Apple, CVS Caremark, Costco Wholesale and others are ill-prepared to take on changes Google will make to its mobile search algorithm. In fact, only six of the Fortune 100 companies comply.
The Pure Oxygen Labs study -- Mobile SEO Risk Assessment of the Top 100 Fortune 500 Companies -- identifies only 26% of Fortune 100 sites that adequately redirect smartphone searchers to deep pages within their mobile sites. Walmart, CVS and Home Depot, for example, each use mobile sites designed to connect their customers to mobile-optimized pages, but all lack proper mobile metatags and routing signals that Google requires.
About two-thirds risk ranking downgrades in Google for not serving mobile versions of indexed pages; one-third serve deep mobile content, but only 6% comply with Google's requirement. Some -- like Disney, GE, Humana, JP Morgan and HCA Healthcare -- appear well-positioned for Google’s mobile SEO changes, according to the report.
Pure Oxygen Labs CEO Brian Klais believes Google will likely roll out these changes in September or October, so he estimates brands have two to three summer months to comply with requirements. Those that delay implementing mobile optimization may run into problems when attempting to make code changes on their own site just prior to the 2013 holiday season.
Klais has not determined the lost revenue to brands from the delay, but points to data from Adobe Systems that suggests some retailers during the 2012 holiday season saw as much as 25% in mobile sales during last year's holiday shopping season.
Parks Associates estimates 48% of U.S. smartphone owners use apps for daily information and entertainment, while 15% use the phone to order food and 12% use it to shop for physical goods.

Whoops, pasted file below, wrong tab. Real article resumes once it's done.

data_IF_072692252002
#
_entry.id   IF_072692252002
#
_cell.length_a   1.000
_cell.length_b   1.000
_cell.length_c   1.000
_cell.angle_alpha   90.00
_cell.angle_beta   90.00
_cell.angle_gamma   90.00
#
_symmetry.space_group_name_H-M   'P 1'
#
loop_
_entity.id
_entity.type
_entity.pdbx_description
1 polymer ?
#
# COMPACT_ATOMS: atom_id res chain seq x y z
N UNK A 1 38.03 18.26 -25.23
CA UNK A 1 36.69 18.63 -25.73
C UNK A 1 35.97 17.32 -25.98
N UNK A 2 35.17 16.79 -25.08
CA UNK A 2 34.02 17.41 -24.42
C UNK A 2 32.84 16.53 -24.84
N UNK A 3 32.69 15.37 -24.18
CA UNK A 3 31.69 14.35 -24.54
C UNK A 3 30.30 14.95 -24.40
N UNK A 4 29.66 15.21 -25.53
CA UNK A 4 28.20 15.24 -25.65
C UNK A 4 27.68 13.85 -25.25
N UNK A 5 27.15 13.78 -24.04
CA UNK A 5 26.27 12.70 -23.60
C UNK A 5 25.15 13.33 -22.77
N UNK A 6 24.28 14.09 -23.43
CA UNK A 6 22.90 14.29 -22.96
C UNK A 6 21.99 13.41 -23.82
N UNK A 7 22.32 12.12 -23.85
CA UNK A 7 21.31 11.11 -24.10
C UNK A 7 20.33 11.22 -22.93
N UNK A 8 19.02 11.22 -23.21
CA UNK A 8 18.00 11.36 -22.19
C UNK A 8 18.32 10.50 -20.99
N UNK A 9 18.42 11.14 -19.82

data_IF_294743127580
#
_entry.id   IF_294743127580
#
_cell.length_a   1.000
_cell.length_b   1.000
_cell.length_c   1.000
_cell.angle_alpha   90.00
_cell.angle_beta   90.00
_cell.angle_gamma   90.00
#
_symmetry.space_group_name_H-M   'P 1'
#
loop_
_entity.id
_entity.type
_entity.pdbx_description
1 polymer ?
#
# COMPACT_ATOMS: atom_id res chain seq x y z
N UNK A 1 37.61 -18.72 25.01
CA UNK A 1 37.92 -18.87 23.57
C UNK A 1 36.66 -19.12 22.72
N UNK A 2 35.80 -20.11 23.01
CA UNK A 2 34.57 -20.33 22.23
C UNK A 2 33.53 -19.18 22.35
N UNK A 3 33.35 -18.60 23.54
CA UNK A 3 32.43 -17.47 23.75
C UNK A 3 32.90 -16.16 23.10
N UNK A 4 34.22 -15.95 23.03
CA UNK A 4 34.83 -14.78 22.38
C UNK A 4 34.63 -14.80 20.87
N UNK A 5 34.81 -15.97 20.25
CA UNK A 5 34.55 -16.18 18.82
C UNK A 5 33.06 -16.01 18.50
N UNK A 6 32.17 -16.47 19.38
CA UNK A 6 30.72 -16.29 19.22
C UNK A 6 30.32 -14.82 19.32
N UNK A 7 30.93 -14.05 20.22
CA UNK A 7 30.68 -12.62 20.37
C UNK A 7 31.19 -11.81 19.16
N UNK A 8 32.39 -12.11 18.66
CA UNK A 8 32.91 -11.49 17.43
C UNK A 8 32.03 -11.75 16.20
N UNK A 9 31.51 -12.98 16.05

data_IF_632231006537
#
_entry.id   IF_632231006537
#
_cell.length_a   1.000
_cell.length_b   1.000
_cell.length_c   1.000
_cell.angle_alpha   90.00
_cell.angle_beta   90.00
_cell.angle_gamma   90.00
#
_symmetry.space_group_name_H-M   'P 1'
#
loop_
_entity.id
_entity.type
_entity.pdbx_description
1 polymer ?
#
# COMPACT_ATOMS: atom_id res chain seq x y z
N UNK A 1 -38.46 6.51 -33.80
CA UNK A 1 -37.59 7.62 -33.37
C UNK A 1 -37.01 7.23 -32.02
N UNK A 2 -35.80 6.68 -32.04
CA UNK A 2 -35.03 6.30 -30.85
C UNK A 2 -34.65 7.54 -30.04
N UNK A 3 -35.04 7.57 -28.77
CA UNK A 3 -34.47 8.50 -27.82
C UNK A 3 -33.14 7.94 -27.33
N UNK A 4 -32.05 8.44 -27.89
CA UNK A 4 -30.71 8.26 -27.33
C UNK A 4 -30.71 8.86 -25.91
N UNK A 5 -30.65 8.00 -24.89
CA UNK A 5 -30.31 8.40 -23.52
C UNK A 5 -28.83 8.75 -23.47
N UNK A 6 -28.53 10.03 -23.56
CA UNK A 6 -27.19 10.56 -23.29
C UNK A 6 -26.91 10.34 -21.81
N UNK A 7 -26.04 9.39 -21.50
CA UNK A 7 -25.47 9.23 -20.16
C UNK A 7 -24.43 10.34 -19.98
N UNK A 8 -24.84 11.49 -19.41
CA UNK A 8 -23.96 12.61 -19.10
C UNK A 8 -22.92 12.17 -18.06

While more than half of the companies have mobile sites or use responsive design, only 56% serve any mobile-formatted content to smartphone searchers, according to Pure Oxygen's report. Some 45% serve smartphone searchers via a dedicated mobile site. Zero mobile sites comply with Google's mobile configuration requirements, and 11% target smartphone users via responsive design techniques.
Klais, the author of the report, believes mobile search visibility and transactions could decline significantly. This change will disrupt the rankings of all competitive mobile keyword markets, from general queries like "car insurance" to location-based searches, such as "Chicago pizza restaurant," to long-tail e-commerce queries, such as "LED Smart TV." He also suggests the possibility of some non-compliant brands finding their Web sites' ranking lower than others for brand-name queries.